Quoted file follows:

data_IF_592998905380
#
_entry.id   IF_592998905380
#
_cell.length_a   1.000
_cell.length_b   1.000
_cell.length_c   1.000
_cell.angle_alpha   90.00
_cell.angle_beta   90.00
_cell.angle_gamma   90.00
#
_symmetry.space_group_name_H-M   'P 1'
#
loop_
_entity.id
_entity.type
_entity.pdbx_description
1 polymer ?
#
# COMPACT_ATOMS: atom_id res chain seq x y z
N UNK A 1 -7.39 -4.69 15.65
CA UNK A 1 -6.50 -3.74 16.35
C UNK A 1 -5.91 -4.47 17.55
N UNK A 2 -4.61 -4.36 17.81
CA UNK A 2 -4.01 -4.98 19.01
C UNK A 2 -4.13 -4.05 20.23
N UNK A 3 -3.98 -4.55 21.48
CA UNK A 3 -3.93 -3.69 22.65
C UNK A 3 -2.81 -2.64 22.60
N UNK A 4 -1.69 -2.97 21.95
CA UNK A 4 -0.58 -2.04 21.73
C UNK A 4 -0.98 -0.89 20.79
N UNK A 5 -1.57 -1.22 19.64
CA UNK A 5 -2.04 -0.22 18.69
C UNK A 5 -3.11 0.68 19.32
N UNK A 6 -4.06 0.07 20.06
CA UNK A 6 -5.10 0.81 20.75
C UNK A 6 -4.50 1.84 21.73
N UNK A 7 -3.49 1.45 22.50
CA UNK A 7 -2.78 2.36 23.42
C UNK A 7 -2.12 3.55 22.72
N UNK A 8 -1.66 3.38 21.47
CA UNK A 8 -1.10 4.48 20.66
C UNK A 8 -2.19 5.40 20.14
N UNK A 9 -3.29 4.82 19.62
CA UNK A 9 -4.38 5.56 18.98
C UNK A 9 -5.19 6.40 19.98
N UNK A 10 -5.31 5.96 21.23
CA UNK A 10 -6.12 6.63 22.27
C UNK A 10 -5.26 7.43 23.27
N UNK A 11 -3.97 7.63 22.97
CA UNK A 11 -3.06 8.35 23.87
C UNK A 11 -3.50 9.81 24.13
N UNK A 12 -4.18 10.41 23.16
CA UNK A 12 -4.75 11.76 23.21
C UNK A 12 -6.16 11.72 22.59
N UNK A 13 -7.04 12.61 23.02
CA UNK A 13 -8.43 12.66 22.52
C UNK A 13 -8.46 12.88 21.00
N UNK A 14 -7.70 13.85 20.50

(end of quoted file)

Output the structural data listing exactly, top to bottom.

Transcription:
data_IF_592998905380
#
_entry.id   IF_592998905380
#
_cell.length_a   1.000
_cell.length_b   1.000
_cell.length_c   1.000
_cell.angle_alpha   90.00
_cell.angle_beta   90.00
_cell.angle_gamma   90.00
#
_symmetry.space_group_name_H-M   'P 1'
#
loop_
_entity.id
_entity.type
_entity.pdbx_description
1 polymer ?
#
# COMPACT_ATOMS: atom_id res chain seq x y z
N UNK A 1 -7.39 -4.69 15.65
CA UNK A 1 -6.50 -3.74 16.35
C UNK A 1 -5.91 -4.47 17.55
N UNK A 2 -4.61 -4.36 17.81
CA UNK A 2 -4.01 -4.98 19.01
C UNK A 2 -4.13 -4.05 20.23
N UNK A 3 -3.98 -4.55 21.48
CA UNK A 3 -3.93 -3.69 22.65
C UNK A 3 -2.81 -2.64 22.60
N UNK A 4 -1.69 -2.97 21.95
CA UNK A 4 -0.58 -2.04 21.73
C UNK A 4 -0.98 -0.89 20.79
N UNK A 5 -1.57 -1.22 19.64
CA UNK A 5 -2.04 -0.22 18.69
C UNK A 5 -3.11 0.68 19.32
N UNK A 6 -4.06 0.07 20.06
CA UNK A 6 -5.10 0.81 20.75
C UNK A 6 -4.50 1.84 21.73
N UNK A 7 -3.49 1.45 22.50
CA UNK A 7 -2.78 2.36 23.42
C UNK A 7 -2.12 3.55 22.72
N UNK A 8 -1.66 3.38 21.47
CA UNK A 8 -1.10 4.48 20.66
C UNK A 8 -2.19 5.40 20.14
N UNK A 9 -3.29 4.82 19.62
CA UNK A 9 -4.38 5.56 18.98
C UNK A 9 -5.19 6.40 19.98
N UNK A 10 -5.31 5.96 21.23
CA UNK A 10 -6.12 6.63 22.27
C UNK A 10 -5.26 7.43 23.27
N UNK A 11 -3.97 7.63 22.97
CA UNK A 11 -3.06 8.35 23.87
C UNK A 11 -3.50 9.81 24.13
N UNK A 12 -4.18 10.41 23.16
CA UNK A 12 -4.75 11.76 23.21
C UNK A 12 -6.16 11.72 22.59
N UNK A 13 -7.04 12.61 23.02
CA UNK A 13 -8.43 12.66 22.52
C UNK A 13 -8.46 12.88 21.00
N UNK A 14 -7.70 13.85 20.50